The little bottle is a special grade of soy sauce. Soy sauce is prepared in a similar manner as sake, and this one was packaged along with one of the shochu bottles. Kyushu residents like foods sweeter than they do in Tokyo or Osaka, so this is a fairly sweet style of soy sauce.

Wednesday, August 17, 2011

Kill sound your TV

Here's a good use of your Japanino/Arduino. Someone has used it to kill the audio of their TV whenever the words "Kim Kardashian" or "Charlie Sheen" shows up in the closed captioning text of the show you're watching. I expect that the Arduino sketch is pretty simple to alter to add new kill words. The add-on circuit looks to be just a pre-built TV card, which is good news for you electronics beginners.

Tuesday, August 16, 2011

999 Pachinko Machines

Nearby pachinko parlor is announcing the new machines they've just got in. This time for Leiji Matsumoto's Galaxy Express 999.

Monday, August 15, 2011

Mini-rhino - we're driven

One of the interesting things about the Gakken Otona no Kagaku "beest" kits is that with the Strandebeest, which is normally wind-driven, one of the suggested mods is to add a Japanino-driven motor to make it remote-controlled. While with the Rhinoceros, which is man-powered, the Gakken version uses a fan and there's no suggestion in the attached mook for adding a motor. When I had my mini-Strandebeest, I tried adding a motor, but the movement of the legs was so stiff that the motor wouldn't spin and the wires overheated. So, I was a little hesitant to buy the mini-rhino. Fortunately, the legs are geared down so much that the fan propels it with just a moderate breeze. Naturally, the next step was to figure out how to automate it.

I was able to find a small electric fan for 100 yen ($1.20 USD), which runs on 2 AA batteries. After a little experimenting, I came up with a mounting for it that consists of 4 thin sheets of cardboard glued together. If I was still in Akihabara I'd just get a sheet of perf board, but the cardboard, at least, is free. Also at the 100 Yen shop, I got a small package of nuts and bolts, and some tie-wraps. I hand-bored holes in the body of the kit for mounting the cardboard panel, and just tie-wrapped the fan battery casing and the motor in place. Luckily, the little white gear on the squirrel cage fan spindle turns out to fit on the motor spindle perfectly. One reason for mounting the motor on the panel, instead of hot gluing everything to the kit body is that it lets me switch between the motor and the squirrel fan as I like.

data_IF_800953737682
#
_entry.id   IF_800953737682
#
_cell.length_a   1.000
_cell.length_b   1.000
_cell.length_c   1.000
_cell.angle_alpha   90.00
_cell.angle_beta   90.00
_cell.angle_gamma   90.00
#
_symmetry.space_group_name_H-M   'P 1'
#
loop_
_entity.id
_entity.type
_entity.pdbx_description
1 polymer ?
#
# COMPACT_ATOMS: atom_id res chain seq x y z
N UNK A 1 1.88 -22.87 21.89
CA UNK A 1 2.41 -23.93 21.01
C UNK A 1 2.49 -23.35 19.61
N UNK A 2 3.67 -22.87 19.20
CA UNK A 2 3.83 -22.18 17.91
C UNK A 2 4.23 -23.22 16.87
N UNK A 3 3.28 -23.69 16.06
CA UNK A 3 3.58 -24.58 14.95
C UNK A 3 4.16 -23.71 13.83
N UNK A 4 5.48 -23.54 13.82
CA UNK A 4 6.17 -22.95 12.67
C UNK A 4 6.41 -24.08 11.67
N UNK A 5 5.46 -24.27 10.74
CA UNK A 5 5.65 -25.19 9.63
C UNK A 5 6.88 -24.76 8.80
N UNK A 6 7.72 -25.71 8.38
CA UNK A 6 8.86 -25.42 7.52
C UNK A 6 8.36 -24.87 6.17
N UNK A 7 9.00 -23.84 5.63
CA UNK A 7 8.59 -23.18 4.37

Initially, I wanted to mount the panel so that it brought both arms of the kit together a bit for added structural integrity, but this caused the gear threads to pull apart from each other and disengage. Seems that the kit was designed for the arms to be pushed apart instead. But, at that point I'd already drilled the holes on one side of the panel too close to the edge and the corners tore off. If I were to do this again, I'd go with the perf board and just slot the two far-end holes to make adjusting the arm tension (and gear spacing) easier. Another issue was that even with the gearing ratio as it is, the motor ran so fast that the legs thrashed about extremely hard and threatened to self-destruct. Because I don't have access to a 1-battery holder, a soldering iron, or a potentiometer right now, I pulled out a good battery and replaced it with one that was nearly dead. Coupled with the extra workload associated with having to carry the motor, plastic case and batteries, the resulting walking speed is much more sedate and acceptable.

Link to Youtube video

In summary, I give myself a B for the final product. It make not look all that great, but it works as well as I could hope for. If I had my Japanino, I'd get a second motor, split the mini-rhino in two, and turn it into a proper self-sufficient programmable robot. Maybe another day.

Sunday, August 14, 2011

Shonen Champion, part 2

(All rights belong to their owners. Images used here for review purposes only.)

Now, for Monthly Shonen Champion (540 yen, 640 pages). Actually, wikipedia doesn't have a separate page for Monthly, and a number of Monthly titles are included in the Weekly wiki listing (i.e. - "Worst"). I'm not really sure I can say that Monthly is aimed at an older audience, especially since there's an overlap in some of the themes, but there are some titles that are more overtly sexual in nature (such as the S&M in "Kimi Iro Focus"). However, the majority of the titles are either about street fighting, or high school girls. Most of the characters in the street fighting stories are drawn as older adults, which younger readers probably don't care for.


Most of the titles are well-drawn, but tend to the cartoony, or caricature side. As a street fighting story, Hiroshi Shinagawa's Drop is pretty funny (the gangs take a break to share some Christmas cake and play video games together), but still really bloody.

The one title that western readers may recognize:

The one title that seems promising just based on the name:

"Rocka Feller Skank" (weird punk band)

While there's no manga that I normally read, Monthly does has a specific appeal to me - the freebie this month is a pretty high-quality bottle cooler. It looks Mylar-lined inside, and is designed for regular-sized soda bottles. It doesn't look like it would fall apart quickly, and I like the artwork. Not a bad deal. Still no interest in getting the magazine all the time, though.